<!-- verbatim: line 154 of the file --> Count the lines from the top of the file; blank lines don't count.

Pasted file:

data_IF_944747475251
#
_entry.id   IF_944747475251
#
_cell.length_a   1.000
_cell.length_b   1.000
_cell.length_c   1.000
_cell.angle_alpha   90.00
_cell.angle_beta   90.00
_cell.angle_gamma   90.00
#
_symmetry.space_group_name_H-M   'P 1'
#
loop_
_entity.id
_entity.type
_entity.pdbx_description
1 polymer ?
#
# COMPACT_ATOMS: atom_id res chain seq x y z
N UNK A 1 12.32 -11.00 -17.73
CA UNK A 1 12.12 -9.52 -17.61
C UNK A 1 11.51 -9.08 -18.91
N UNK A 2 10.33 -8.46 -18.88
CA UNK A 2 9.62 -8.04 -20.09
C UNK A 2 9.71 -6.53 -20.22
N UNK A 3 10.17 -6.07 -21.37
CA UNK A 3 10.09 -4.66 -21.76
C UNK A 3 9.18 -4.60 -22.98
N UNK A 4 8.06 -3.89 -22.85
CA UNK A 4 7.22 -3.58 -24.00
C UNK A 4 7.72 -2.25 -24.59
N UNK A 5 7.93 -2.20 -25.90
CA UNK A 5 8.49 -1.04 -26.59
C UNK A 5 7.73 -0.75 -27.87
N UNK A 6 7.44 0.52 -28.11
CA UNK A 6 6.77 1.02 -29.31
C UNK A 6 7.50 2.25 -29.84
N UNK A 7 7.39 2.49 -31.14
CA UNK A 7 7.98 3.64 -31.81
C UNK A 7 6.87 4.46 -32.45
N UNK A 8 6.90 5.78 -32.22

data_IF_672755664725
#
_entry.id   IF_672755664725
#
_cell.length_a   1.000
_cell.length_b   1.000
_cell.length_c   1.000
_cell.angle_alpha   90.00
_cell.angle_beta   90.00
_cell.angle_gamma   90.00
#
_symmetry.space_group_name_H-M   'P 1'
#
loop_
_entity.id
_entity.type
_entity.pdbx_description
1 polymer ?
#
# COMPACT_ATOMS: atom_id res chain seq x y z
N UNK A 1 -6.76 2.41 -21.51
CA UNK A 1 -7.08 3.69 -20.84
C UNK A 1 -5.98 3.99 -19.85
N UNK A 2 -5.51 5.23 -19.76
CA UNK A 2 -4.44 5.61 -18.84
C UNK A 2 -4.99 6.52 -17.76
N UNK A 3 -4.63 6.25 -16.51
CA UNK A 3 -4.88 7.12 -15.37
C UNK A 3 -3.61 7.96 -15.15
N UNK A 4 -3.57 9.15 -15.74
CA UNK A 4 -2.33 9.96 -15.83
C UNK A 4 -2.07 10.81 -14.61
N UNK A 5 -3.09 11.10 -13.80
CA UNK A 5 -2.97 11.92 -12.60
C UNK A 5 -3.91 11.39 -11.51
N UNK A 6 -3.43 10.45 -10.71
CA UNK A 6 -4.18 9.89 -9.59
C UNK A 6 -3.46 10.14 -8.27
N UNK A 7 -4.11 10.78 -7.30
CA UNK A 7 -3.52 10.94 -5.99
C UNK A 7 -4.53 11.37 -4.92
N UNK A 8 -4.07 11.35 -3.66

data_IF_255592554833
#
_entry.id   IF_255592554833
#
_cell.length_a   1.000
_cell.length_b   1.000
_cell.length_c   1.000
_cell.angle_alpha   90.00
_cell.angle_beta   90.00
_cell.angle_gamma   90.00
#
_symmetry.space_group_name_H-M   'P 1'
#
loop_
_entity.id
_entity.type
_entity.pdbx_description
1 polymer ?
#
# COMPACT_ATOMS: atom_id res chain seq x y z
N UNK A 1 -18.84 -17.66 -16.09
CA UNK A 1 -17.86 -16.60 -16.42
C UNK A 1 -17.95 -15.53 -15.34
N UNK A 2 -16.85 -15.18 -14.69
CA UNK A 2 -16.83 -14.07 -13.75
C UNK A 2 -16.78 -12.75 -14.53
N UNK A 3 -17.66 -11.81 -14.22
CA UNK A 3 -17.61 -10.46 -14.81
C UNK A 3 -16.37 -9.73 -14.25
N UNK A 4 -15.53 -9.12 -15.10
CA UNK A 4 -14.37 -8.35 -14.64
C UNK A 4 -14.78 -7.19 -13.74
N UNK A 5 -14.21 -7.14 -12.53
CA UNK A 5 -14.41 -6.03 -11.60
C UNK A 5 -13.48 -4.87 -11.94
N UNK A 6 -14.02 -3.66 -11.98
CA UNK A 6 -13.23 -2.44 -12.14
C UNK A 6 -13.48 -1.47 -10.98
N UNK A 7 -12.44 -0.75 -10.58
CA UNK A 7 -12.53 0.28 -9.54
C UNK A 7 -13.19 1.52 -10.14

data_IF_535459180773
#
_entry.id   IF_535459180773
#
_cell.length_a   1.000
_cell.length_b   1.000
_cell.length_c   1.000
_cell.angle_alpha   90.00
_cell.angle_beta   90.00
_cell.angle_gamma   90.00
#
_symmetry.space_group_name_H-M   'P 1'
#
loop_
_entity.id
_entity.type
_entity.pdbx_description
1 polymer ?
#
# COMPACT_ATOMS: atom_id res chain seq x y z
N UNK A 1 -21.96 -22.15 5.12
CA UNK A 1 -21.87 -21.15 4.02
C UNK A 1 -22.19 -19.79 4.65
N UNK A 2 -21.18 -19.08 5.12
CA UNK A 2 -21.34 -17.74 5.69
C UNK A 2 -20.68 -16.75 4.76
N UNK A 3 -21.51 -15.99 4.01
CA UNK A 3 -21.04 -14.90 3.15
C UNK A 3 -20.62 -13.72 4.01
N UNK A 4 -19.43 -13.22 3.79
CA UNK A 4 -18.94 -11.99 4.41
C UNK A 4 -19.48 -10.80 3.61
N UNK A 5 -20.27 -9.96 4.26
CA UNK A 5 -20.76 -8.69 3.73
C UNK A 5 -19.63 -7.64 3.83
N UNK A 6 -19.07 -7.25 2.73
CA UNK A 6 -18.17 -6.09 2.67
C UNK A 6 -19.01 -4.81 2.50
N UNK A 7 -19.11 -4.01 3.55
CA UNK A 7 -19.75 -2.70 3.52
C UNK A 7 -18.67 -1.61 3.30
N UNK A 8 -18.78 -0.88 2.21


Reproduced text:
C UNK A 3 -20.62 -13.72 4.01